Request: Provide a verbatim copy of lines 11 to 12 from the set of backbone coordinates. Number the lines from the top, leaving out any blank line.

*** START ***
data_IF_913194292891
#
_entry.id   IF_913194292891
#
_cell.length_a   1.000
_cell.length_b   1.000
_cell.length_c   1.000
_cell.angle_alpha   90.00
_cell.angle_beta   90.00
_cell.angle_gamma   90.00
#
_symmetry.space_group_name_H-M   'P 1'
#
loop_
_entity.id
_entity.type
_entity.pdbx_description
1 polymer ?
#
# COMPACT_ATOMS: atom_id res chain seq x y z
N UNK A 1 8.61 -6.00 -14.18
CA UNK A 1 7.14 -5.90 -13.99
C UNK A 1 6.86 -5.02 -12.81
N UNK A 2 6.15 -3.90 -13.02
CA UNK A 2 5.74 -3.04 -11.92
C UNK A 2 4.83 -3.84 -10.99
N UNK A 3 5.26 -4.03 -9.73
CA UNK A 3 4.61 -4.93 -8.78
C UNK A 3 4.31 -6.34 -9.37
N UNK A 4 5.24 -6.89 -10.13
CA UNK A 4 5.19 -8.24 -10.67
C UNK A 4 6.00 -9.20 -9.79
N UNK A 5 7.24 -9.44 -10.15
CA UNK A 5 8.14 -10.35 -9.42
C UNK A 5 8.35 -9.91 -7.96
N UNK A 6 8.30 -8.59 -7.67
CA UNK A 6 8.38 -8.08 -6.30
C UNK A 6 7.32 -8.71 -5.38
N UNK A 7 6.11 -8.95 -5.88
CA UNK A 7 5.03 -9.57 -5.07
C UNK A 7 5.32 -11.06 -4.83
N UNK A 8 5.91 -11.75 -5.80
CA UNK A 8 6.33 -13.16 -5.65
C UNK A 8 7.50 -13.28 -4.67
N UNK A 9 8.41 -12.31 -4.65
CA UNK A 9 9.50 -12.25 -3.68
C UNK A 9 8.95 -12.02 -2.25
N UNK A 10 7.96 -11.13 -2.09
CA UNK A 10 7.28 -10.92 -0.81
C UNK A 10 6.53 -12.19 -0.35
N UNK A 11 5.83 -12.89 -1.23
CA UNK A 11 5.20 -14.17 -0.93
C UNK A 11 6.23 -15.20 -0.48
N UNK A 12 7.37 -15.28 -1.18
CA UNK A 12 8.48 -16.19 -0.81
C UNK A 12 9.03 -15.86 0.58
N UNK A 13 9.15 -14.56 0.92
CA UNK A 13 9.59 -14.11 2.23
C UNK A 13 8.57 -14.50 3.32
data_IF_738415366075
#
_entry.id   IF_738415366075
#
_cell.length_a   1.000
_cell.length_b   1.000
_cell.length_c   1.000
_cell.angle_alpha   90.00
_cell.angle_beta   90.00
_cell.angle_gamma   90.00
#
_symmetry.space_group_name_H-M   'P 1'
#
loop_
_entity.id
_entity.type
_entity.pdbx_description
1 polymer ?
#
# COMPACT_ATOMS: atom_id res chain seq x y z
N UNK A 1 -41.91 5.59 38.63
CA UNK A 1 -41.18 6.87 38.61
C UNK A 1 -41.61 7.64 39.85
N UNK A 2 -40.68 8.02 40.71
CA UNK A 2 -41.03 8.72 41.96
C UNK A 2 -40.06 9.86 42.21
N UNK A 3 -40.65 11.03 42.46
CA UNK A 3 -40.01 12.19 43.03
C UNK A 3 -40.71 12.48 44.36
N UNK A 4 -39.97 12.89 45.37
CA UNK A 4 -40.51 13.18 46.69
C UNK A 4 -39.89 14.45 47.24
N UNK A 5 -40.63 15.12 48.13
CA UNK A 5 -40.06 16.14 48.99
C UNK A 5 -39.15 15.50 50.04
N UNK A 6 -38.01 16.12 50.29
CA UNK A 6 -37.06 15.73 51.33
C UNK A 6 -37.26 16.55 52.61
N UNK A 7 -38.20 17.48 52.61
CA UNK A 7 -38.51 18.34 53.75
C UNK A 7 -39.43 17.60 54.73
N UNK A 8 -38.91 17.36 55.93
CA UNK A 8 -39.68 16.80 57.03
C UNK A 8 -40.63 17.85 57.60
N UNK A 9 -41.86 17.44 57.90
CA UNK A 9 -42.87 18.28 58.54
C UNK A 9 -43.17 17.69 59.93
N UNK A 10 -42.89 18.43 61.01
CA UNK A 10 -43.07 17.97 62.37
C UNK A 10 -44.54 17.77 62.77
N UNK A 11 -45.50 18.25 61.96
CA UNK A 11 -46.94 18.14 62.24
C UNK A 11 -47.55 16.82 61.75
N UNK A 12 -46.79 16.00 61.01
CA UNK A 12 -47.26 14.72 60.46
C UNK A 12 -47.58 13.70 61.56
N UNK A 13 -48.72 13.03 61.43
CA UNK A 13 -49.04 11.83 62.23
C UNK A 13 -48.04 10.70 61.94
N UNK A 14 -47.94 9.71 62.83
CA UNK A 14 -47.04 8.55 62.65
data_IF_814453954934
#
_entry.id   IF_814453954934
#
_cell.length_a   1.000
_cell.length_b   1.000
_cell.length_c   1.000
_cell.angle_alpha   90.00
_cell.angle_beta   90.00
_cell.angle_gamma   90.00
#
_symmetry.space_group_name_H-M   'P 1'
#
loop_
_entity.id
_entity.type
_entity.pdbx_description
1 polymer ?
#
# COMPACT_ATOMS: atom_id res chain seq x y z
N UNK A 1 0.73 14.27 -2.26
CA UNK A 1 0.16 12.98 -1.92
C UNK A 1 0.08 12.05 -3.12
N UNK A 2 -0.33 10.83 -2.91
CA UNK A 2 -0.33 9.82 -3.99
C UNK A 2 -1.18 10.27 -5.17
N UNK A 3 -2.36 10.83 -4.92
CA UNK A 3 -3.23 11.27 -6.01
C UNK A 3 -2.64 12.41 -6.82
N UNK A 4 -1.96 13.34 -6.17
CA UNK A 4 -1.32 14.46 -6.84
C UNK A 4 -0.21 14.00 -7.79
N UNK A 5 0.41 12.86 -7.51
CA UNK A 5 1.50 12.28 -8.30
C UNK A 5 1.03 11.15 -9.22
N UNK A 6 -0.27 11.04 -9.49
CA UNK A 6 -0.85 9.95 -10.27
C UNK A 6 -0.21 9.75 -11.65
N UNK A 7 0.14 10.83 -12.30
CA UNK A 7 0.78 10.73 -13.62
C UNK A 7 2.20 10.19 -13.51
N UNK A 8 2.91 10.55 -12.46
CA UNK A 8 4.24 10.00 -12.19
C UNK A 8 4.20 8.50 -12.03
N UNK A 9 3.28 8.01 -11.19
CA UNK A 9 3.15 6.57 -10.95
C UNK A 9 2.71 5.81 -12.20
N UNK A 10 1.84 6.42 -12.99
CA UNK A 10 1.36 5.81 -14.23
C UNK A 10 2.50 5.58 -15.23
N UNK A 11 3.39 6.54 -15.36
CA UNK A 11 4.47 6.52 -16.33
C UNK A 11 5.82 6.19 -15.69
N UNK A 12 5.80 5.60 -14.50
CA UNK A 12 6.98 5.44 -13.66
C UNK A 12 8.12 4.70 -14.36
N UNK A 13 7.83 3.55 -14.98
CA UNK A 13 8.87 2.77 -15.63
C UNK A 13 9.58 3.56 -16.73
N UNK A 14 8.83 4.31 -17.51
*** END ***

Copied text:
#
_symmetry.space_group_name_H-M   'P 1'